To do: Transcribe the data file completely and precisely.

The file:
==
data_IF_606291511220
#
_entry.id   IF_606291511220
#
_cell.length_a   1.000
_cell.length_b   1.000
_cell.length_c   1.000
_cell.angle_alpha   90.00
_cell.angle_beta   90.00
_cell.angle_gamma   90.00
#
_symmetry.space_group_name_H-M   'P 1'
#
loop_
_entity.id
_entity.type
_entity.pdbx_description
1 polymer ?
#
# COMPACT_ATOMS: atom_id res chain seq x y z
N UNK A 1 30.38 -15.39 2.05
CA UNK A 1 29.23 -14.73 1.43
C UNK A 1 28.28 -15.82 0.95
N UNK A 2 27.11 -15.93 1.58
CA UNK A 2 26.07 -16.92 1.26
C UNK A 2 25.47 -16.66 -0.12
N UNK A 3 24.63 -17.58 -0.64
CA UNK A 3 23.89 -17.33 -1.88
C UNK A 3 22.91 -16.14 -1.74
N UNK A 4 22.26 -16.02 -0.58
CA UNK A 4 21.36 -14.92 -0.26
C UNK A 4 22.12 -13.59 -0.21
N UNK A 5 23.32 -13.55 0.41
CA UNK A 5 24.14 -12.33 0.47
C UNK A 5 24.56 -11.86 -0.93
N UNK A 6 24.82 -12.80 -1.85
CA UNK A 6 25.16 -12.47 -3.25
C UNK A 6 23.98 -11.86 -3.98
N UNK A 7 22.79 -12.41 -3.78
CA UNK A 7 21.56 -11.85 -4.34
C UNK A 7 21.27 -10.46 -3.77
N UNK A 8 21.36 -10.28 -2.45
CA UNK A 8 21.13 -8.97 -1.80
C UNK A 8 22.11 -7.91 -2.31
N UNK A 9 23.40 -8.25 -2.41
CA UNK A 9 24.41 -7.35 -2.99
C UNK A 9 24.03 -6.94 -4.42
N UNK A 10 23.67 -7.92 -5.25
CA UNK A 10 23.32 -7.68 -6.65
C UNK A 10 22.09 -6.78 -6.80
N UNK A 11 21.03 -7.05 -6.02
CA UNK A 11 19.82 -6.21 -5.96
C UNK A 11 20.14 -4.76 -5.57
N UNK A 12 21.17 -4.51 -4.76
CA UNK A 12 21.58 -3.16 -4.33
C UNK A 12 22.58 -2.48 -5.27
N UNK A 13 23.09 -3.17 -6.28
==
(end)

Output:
data_IF_606291511220
#
_entry.id   IF_606291511220
#
_cell.length_a   1.000
_cell.length_b   1.000
_cell.length_c   1.000
_cell.angle_alpha   90.00
_cell.angle_beta   90.00
_cell.angle_gamma   90.00
#
_symmetry.space_group_name_H-M   'P 1'
#
loop_
_entity.id
_entity.type
_entity.pdbx_description
1 polymer ?
#
# COMPACT_ATOMS: atom_id res chain seq x y z
N UNK A 1 30.38 -15.39 2.05
CA UNK A 1 29.23 -14.73 1.43
C UNK A 1 28.28 -15.82 0.95
N UNK A 2 27.11 -15.93 1.58
CA UNK A 2 26.07 -16.92 1.26
C UNK A 2 25.47 -16.66 -0.12
N UNK A 3 24.63 -17.58 -0.64
CA UNK A 3 23.89 -17.33 -1.88
C UNK A 3 22.91 -16.14 -1.74
N UNK A 4 22.26 -16.02 -0.58
CA UNK A 4 21.36 -14.92 -0.26
C UNK A 4 22.12 -13.59 -0.21
N UNK A 5 23.32 -13.55 0.41
CA UNK A 5 24.14 -12.33 0.47
C UNK A 5 24.56 -11.86 -0.93
N UNK A 6 24.82 -12.80 -1.85
CA UNK A 6 25.16 -12.47 -3.25
C UNK A 6 23.98 -11.86 -3.98
N UNK A 7 22.79 -12.41 -3.78
CA UNK A 7 21.56 -11.85 -4.34
C UNK A 7 21.27 -10.46 -3.77
N UNK A 8 21.36 -10.28 -2.45
CA UNK A 8 21.13 -8.97 -1.80
C UNK A 8 22.11 -7.91 -2.31
N UNK A 9 23.40 -8.25 -2.41
CA UNK A 9 24.41 -7.35 -2.99
C UNK A 9 24.03 -6.94 -4.42
N UNK A 10 23.67 -7.92 -5.25
CA UNK A 10 23.32 -7.68 -6.65
C UNK A 10 22.09 -6.78 -6.80
N UNK A 11 21.03 -7.05 -6.02
CA UNK A 11 19.82 -6.21 -5.96
C UNK A 11 20.14 -4.76 -5.57
N UNK A 12 21.17 -4.51 -4.76
CA UNK A 12 21.58 -3.16 -4.33
C UNK A 12 22.58 -2.48 -5.27
N UNK A 13 23.09 -3.17 -6.28